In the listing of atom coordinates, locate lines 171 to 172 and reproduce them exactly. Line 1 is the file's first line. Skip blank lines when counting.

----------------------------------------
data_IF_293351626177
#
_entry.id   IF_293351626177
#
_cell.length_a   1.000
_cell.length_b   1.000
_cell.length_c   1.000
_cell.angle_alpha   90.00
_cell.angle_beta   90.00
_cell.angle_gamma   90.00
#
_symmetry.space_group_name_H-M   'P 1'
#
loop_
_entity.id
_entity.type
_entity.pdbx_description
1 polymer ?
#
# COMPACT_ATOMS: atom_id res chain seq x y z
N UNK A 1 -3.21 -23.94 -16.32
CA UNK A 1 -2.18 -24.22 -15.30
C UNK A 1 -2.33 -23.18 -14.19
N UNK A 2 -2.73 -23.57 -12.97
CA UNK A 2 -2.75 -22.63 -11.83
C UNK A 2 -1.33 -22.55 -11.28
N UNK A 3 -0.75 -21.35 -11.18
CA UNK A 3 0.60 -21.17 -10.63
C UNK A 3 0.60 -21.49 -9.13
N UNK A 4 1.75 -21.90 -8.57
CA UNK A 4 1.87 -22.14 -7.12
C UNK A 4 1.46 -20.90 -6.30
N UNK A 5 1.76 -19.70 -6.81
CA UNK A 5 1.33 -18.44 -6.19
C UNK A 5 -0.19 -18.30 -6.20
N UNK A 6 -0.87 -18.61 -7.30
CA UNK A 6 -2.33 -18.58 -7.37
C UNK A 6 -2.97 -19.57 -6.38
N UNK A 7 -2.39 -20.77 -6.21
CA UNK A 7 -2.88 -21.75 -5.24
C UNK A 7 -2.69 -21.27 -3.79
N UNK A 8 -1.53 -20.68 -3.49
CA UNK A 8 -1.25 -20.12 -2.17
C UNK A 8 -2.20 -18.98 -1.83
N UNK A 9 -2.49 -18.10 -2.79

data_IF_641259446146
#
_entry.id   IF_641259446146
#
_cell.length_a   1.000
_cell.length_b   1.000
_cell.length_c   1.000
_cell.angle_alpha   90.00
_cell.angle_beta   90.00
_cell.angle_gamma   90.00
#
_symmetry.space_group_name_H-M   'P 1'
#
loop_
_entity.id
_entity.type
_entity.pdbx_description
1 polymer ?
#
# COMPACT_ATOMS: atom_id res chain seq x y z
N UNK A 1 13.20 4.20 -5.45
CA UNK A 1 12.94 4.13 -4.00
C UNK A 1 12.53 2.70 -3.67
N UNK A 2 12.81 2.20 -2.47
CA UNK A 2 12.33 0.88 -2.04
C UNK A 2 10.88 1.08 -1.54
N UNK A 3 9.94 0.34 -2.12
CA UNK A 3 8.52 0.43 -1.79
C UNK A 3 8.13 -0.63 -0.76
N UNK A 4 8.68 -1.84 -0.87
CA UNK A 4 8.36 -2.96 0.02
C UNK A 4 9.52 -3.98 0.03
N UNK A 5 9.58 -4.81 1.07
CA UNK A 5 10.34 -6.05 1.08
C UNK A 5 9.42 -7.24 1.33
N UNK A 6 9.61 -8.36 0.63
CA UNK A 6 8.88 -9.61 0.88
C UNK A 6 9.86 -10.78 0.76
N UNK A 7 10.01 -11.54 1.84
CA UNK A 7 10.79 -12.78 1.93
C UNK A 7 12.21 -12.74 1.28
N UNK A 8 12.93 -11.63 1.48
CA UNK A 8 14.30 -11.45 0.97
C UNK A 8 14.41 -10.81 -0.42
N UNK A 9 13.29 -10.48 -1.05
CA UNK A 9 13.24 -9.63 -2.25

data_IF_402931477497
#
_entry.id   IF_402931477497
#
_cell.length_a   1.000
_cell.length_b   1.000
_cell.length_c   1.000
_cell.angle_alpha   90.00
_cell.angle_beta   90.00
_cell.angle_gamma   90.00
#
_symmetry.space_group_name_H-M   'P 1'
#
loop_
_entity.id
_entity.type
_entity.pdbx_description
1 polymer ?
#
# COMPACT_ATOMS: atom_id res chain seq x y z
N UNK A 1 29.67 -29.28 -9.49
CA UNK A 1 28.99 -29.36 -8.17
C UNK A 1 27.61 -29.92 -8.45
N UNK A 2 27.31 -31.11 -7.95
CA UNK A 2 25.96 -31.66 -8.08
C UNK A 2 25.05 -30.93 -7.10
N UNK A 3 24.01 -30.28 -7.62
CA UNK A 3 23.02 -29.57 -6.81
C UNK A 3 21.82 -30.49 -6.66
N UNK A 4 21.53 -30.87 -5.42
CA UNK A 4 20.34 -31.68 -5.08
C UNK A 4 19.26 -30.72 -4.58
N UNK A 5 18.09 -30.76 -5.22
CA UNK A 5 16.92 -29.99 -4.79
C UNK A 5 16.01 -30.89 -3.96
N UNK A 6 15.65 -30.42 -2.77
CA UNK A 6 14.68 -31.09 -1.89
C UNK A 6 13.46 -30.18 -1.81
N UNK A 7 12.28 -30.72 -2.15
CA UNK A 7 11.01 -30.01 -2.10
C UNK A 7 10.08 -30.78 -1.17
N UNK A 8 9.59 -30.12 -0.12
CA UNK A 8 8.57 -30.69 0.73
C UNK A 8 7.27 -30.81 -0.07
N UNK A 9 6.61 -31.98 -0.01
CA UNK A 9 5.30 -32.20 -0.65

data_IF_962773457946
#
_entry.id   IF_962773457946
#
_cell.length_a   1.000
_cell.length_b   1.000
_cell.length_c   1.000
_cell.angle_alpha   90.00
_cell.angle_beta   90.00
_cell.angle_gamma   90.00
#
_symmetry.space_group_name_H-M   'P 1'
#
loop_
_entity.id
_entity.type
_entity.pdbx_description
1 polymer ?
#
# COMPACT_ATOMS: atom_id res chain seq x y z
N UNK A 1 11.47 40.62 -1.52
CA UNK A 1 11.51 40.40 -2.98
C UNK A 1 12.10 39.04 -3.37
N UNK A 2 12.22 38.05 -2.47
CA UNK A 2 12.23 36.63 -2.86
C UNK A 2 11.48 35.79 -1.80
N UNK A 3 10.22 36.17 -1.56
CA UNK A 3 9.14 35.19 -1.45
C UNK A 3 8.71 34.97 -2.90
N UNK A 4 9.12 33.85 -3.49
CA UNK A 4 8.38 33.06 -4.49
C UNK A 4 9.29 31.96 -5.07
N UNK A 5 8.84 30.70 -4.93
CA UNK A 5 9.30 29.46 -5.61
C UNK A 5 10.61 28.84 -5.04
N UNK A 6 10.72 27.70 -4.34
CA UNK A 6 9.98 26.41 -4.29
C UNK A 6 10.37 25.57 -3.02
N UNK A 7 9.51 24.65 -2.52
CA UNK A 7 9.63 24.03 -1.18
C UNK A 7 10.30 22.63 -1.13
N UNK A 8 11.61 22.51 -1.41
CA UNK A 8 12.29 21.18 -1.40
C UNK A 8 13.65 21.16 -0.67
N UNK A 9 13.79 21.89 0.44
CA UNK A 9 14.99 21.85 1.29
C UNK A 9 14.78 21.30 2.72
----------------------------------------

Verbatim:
CA UNK A 5 9.30 29.46 -5.61
C UNK A 5 10.61 28.84 -5.04